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Episodic emplacement of the Ladakh and Karakoram Batholiths

Lloyd White1, Gordon Lister1, Marnie Forster1, Talat Ahmad2 and Trevor Ireland1

1 Research School of Earth Sciences, Australian National University, Canberra, ACT 0200, Australia
2 Department of Geology, University of Delhi, India

Aplite dyke cross-cutting an earlier migmatitic phase of the Karakoram Batholith, Tangste Gorge, Northwest India.

Preliminary U-Pb SHRIMP dating of zircon grains from the Ladakh and Karakoram batholiths confirms some of the previously published ages for the two batholiths, but also indicates that older crust (possibly associated with the Tibetan slab) may have been involved with the Karakoram Bathoiith.

Samples of the Ladakh Batholith were collected from Khardung La and Chang La in Ladakh, NW India. These samples obtained an age of circa 58 Ma, similar to the age data published by earlier workers (e.g. Singh et al. 2007). This confirms that there was a strong phase of magmatism in the Ladakh Batholith at approximately 58 Ma.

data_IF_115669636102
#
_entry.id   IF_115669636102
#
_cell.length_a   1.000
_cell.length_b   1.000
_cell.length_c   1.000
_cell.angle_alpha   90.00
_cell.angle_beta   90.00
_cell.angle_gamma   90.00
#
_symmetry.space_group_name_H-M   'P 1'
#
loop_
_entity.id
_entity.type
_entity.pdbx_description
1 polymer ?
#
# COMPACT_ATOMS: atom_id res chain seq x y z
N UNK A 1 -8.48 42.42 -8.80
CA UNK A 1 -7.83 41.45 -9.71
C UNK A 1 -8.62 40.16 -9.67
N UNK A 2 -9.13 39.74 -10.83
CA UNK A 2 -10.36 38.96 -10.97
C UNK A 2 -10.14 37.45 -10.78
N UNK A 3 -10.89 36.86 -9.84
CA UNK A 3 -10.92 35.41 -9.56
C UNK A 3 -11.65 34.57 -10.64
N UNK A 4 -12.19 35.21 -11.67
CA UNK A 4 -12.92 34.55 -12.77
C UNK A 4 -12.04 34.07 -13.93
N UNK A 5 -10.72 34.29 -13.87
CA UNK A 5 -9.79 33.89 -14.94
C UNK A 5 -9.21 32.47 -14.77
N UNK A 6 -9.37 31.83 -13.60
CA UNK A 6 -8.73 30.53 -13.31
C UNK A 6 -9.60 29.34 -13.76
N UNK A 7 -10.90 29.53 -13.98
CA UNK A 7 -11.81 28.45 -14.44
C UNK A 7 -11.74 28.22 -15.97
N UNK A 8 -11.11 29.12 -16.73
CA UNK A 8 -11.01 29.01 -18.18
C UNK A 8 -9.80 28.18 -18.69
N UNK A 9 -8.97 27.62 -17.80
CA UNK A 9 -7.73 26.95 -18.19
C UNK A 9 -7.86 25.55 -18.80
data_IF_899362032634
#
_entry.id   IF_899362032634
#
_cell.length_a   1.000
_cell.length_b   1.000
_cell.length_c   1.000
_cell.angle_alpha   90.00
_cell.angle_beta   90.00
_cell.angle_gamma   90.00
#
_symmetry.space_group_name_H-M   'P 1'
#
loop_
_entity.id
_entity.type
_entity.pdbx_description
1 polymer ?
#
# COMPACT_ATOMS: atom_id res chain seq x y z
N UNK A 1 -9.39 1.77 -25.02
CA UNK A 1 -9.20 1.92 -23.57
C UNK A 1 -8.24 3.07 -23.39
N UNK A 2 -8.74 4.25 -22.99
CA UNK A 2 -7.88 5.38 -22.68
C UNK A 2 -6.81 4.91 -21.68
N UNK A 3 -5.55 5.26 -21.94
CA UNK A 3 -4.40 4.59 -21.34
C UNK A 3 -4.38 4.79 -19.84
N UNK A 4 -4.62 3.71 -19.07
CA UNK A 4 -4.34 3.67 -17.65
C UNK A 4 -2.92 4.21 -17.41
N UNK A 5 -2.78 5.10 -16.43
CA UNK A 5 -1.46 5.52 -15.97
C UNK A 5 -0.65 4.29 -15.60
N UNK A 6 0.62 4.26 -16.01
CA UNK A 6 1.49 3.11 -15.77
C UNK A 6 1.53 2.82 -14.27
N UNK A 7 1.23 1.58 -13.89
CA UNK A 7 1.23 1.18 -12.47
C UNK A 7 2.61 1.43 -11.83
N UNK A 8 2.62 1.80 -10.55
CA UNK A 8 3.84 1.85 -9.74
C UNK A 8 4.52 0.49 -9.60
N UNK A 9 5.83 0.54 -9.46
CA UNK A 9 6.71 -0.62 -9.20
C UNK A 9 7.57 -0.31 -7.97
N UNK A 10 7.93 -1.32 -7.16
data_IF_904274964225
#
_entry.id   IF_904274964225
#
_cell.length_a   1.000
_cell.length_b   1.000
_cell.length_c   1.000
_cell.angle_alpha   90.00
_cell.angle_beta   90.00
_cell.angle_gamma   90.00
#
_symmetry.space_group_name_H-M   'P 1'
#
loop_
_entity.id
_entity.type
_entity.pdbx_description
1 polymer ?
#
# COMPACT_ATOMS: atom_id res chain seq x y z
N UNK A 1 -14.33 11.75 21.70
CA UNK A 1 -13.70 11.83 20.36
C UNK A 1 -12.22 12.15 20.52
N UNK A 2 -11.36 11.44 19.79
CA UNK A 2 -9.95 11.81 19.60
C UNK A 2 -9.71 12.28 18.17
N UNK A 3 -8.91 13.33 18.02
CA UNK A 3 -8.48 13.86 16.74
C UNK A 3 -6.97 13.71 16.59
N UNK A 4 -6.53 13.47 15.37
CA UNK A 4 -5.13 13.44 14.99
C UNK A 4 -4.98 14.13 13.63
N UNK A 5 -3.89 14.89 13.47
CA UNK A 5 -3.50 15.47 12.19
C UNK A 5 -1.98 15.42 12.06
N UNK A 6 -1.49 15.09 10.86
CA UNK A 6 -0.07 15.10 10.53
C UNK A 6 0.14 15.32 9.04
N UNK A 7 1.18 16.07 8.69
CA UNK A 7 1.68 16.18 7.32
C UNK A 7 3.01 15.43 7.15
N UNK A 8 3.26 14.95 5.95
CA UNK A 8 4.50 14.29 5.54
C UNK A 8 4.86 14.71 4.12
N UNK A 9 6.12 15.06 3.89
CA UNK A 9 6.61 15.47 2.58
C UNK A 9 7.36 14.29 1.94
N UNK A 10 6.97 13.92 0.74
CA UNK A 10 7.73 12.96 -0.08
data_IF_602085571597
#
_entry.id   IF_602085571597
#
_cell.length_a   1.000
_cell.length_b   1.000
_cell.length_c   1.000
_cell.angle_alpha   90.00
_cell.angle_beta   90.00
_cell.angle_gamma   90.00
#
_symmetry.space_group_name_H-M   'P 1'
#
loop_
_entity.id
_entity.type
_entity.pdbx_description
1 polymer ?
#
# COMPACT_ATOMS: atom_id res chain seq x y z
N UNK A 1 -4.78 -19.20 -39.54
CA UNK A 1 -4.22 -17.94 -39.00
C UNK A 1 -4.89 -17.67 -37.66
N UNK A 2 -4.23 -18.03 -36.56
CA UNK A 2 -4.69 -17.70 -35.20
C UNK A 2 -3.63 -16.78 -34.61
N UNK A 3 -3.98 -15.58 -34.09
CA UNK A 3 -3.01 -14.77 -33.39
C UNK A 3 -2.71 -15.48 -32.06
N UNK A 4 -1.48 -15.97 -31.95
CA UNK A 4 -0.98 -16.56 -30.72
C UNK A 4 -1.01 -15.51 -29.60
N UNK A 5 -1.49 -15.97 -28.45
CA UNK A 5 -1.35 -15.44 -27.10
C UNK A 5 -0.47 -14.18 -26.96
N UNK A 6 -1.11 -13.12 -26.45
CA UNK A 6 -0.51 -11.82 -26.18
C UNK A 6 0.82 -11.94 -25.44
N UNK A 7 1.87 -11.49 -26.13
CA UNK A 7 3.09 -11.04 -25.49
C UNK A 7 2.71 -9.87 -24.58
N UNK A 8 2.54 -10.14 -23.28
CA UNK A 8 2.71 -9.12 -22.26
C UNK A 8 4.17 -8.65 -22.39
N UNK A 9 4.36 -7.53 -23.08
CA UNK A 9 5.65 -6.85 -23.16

Samples of the Karakoram Batholith were collected near Tangste Gompa and obtained an age of circa 32 Ma. One zircon grain from this sample also gave a late Permian age, which could indicate that older crust is associated with the Karakoram Batholith. One sample of a cross-cutting dyke collected in the Tangste Gorge (Figure 1 and 2) gave an age of circa 18 Ma. This is consistent with earlier published data that was associated with movement on the Karakoram Fault. Another sample of the Karakoram Batholith obtained an age of circa 102 Ma. Again, this is consistent with a date published for the same Batholith in Pakistan.

This study confirms many of the earlier published dates of the Ladakh and Karakoram batholiths. However, our preliminary work also shows that attention must be paid to younger phases of magmatism that cross-cut older phases of magmatism.

Tangste Gorge, Ladakh, Northwest India




Singh, S. Kumar, R., Barley, M. E., Jain, A. K. 2007. SHRIMP U-Pb ages and depth of emplacement of Ladakh Batholith, Eastern Ladakh, India. Journal of Asian Earth Sciences 30: 490-503